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I live in Chardon, Ohio.  On February 27, a local boy shot seven other kids, killing three and disabling one.  You might all know about it because the news media descended on our town in a swarm and projected us everywhere.  The whole community was affected, first by the shooting of those kids and what that violence meant to residents here.  That can be summed in a couple of phrases: “If it can happen here, it can happen anywhere.”  and “I knew ____. Who did you know?”  We’ve only been a city since the last census, but you could only note the difference in some improved traffic signage directing you out of town and the transformation of the local water treatment plant, which one ever sees. Chardon feels like a small town.

A second effect, in that first week, was a secondary horror, a worry that the town actually could be changed in a serious way.  One man actually said it to me, “We have to be concerned that Chardon will lose its soul.”  We were talking about the news media and the kids and adults who pushed themselves in front of the cameras.  Ambition?  A yearning for five minutes of fame?  Fortunately for us, few of the people who could have claimed the cameras for career-making purposes ever did so.  We had elected people to public office who had the character to worry more about  how to keep good public order, about the people affected by our tragedy, and about preserving the “soul” of our town, than about self-aggrandizement and self-promotion.

What I am writing here is really a response to John Presnall’s post , about voting in Texas.  Clearly, he made me think about big questions as they relate to small places.

In Texas we have partisan elections for all state designated positions. This year a lot of constables, sheriffs, and judges—judges on the district and appellate level—were open for election. Of course, state House and Senate, Congressional House and Senate, and the Presidency were all on the ballot too.

But who can honestly keep up with all this stuff?

I think we must.  We have to.  We have no choice but to “keep up” or our communities lose their souls (assuming a community can have a soul). At the end of his essay, Mr. Presnall says,

That said, if you vote in the Texas Republican primary you can vote in the typical terms of national rhetoric for this or that self-proclaimed conservative Republican—they all say they are conservative and who am I to doubt? Principles matter, but they all say the same thing. Whether it is sheriff or judge or state legislator, I suppose I vote like most others do, i.e., in terms of personal connections. My dad was a friend with that guy, that woman is married to my doctor, I taught Government to that girl’s father, etc., etc. Let’s hope he or she who is personally upstanding also knows stuff, and knows it well. This is, of course, typical of “face-to-face” local politics in America.

And, of course, as our communities grow and thrive, “face-to-face” politics becomes more difficult.  People often do not know who they are voting for. That might not be such a new phenomenon; didn’t Martin Van Buren say that was a benefit of party politics, that a party gave candidates identity (I paraphrase).  But Mr. Presnall is right; there is not enough identity in party politic, especially in primary elections.  In our community, we depend on yard signs to tell one another whose face we actually know or trust.  Yes, we can vote early here, but when we do we have nothing to go on but who we know personally.  The full communication of the yard sign populism has not had effect.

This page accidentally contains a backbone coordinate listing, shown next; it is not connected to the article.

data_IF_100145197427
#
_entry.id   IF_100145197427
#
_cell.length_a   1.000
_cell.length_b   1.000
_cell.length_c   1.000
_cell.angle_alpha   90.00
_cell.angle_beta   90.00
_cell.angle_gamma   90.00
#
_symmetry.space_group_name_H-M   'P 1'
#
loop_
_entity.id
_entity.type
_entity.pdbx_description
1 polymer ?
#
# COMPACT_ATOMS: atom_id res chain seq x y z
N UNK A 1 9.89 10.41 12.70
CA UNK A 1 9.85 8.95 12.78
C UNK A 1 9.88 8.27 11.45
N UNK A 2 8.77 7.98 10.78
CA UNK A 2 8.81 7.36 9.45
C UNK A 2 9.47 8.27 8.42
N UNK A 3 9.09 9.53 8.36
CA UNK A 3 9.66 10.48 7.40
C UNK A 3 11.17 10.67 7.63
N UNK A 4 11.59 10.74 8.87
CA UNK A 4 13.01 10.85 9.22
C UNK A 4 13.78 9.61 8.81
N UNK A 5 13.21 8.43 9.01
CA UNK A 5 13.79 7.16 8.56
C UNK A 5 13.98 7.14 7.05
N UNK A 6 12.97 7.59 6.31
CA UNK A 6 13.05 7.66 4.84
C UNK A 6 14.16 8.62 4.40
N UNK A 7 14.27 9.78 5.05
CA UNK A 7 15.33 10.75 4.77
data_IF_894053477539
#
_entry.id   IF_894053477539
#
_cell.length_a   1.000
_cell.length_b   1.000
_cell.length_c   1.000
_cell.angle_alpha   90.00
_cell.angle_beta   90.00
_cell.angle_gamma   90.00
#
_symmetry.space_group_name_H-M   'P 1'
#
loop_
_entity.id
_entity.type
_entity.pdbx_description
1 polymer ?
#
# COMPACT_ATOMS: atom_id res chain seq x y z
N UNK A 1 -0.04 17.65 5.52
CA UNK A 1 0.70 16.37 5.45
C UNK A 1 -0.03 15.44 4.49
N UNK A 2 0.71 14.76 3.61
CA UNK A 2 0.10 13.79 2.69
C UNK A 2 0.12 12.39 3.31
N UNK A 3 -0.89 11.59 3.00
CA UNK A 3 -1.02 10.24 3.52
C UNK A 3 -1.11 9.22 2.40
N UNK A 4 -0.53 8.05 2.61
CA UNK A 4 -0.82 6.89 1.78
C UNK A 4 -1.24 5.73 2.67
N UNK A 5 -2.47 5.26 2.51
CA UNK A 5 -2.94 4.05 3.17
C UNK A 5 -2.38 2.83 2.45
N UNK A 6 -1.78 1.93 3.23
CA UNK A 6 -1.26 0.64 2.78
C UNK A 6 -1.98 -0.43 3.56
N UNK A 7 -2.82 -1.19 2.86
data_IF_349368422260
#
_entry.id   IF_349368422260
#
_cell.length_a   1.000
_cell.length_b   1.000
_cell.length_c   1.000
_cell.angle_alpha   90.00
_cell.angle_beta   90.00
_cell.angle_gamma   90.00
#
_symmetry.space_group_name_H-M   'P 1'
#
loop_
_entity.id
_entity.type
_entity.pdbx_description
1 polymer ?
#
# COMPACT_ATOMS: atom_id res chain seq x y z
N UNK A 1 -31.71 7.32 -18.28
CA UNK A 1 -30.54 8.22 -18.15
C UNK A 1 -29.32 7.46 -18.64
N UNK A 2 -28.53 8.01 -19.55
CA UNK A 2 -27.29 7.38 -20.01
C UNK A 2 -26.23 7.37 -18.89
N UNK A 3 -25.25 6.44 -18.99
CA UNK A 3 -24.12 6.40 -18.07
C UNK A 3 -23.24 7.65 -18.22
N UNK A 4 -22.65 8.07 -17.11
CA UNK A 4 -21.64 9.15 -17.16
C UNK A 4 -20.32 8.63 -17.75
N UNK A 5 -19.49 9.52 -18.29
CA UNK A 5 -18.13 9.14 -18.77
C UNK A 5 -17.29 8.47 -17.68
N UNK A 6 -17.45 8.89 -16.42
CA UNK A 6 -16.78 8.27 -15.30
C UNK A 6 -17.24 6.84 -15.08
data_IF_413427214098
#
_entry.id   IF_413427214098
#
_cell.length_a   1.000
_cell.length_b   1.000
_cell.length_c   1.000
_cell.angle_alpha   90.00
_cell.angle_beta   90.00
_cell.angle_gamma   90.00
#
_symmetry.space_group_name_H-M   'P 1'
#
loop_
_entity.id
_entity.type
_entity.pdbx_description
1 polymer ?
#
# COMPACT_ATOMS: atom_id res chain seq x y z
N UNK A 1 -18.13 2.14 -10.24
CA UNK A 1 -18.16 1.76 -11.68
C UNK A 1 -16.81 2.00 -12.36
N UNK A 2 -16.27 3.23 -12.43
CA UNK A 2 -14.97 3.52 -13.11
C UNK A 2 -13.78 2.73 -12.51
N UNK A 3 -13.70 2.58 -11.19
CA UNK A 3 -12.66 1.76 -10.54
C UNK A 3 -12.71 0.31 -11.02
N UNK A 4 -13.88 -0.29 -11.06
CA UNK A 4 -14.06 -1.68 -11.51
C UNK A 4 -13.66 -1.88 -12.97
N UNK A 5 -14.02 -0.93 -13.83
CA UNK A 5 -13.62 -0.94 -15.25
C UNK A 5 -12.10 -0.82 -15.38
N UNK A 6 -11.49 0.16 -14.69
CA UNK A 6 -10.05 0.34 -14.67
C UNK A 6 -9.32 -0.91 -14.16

We have to find out who is running for office and what they are all about.  That means keeping track of what is written in the local papers, and even attending community meetings.  It means asking your neighbors and friends about local politics.  “Who do you know?”  It is much easier to know national politicians, you just watch the news in your living room.  The president is always in your living room.  He’s like part of the family and either you are happy to see him or you cannot wait for him to leave.  Unlike with family, when you are tired of a presence by TV in your living room, you can turn him off.  That’s a benefit.  How do you get to know about the guy running for local judge?  Oddly, this is much harder.

But it is important.  John’s right, if we vote on the basis of principle, we still don’t know what those principles mean to the person.  The person might be wrapped up in the principles or the principles might be wrapped up in the person.  It’s what is inside that counts, and it takes time to find out such a thing.  There more petty, but larger implications, too.  If we vote in a bad Republican, then all Republicans are tainted. A bad local politician of any stated principles can damage a community.

It pays to know the characters who run for office in your community.  Character counts if something big happens. Who can keep up with all of the people running for local offices?  I am not sure, but I know we have to do so, somehow.

One of the reasons Chardon feels like a small town is that the residents wish it to.  We pursue community.  Most people are involved somewhere, even if it is only through their children, in school and things like Little League.  I know — there’s Tocqueville, again.  He would be amused in the local coffee shops, especially the one right between the city and county offices on the square.  A community can only have a soul if individuals are willing to share a little of their own souls to make a community.  There is individual benefit.  You get to live in a nicer place.


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